The first ‘space’, shows Jesus a huge separation from his mother and the disciple whom he loved. Even though Jesus is still rooted, by the cross, within humanity, this painting denotes that he has entered into another realm which is beyond our sight. He is present in both realms and near yet distant from those he loves. Jesus, faceless, still gently guides their discipleship with his voice, echoing the words he said hours before, “love one another as I have loved you”. The words he utters in this passage, encompass care in the fullest sense. Mary must have felt frustrated that she could not touch or embrace Jesus in his hour of need and despair, yet the connection is clearly visible in this picture, a connection that transcends words, as faces and eyes connect in a private interaction. Within this space, the artist has used the colour purple, a colour linked to mourning and pain, yet also royalty and sovereignty.
The second ‘space’ is observed by Mary and the disciple, whose body language indicates their support for each other as they hold and cling, displaying the closeness that Jesus wills for them. One question that is not clear from the painting, is whether the disciple that Jesus loved happens to be male or female?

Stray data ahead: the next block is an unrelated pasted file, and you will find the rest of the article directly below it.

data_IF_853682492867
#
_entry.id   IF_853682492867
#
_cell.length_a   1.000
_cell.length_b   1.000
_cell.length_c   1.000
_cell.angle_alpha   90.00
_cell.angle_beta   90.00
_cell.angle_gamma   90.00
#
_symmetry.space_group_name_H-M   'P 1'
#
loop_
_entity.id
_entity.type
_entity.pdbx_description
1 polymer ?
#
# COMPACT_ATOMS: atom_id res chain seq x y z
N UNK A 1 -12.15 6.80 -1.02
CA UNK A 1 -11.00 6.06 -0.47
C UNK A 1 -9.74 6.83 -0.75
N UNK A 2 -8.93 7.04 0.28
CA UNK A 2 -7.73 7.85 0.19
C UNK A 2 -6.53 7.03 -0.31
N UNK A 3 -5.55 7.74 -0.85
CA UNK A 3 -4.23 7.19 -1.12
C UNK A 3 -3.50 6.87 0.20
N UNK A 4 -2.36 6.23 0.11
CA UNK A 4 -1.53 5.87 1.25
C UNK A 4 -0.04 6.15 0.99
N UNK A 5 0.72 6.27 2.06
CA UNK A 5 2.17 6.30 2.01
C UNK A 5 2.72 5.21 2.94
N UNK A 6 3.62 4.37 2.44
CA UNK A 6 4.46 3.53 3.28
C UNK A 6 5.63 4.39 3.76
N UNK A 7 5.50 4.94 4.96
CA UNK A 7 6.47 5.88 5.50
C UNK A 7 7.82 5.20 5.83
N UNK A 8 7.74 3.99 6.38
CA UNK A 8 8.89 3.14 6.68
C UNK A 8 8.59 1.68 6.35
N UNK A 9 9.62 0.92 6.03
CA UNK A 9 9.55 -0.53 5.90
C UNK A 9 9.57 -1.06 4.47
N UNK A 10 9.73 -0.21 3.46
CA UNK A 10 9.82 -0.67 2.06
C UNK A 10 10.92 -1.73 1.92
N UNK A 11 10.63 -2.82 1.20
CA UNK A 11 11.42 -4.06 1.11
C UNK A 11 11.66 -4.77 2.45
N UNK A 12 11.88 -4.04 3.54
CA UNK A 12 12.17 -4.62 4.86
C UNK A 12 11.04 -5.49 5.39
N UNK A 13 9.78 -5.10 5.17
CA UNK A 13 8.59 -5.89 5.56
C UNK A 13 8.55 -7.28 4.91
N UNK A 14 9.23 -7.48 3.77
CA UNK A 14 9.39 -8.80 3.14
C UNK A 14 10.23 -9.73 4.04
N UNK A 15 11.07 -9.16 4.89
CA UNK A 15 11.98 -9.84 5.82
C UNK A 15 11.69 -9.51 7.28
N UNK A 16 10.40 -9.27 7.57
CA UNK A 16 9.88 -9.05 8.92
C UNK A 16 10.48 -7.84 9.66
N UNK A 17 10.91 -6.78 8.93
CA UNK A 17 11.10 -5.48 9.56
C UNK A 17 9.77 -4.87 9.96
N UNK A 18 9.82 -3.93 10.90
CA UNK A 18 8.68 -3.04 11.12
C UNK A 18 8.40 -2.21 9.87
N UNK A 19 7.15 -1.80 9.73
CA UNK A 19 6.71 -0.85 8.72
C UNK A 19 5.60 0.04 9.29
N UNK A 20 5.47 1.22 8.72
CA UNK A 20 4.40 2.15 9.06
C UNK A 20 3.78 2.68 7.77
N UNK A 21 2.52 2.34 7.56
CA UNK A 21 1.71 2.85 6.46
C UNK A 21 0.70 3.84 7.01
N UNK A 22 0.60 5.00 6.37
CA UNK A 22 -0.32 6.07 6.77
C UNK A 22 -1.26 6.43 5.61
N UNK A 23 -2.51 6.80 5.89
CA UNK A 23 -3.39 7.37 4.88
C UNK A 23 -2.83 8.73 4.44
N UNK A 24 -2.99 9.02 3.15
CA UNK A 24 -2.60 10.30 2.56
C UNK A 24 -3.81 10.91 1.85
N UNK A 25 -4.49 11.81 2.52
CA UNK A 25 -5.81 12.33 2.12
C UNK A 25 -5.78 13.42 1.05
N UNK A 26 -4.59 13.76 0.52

In our most desperate and painful times, physical touch can be healing, soothing our souls. The artist has used vibrant colours to dress the onlookers, to portray the effect that Jesus has on them, even as he is dying on the cross, he is healing and restoring relationships.
This painting relates to each one of us, as there can be times Jesus seems distant and remote. Occasionally it’s hard to grasp or understand what he is trying to say to us as disciples. Let us never move our gaze from the face of Jesus, for it is only there will we see the true face of God.
Author: David Wiggs
I am the webmaster for Purley United Reformed Church and have been involved with the church since my late teens. I work in Croydon and live in Caterham.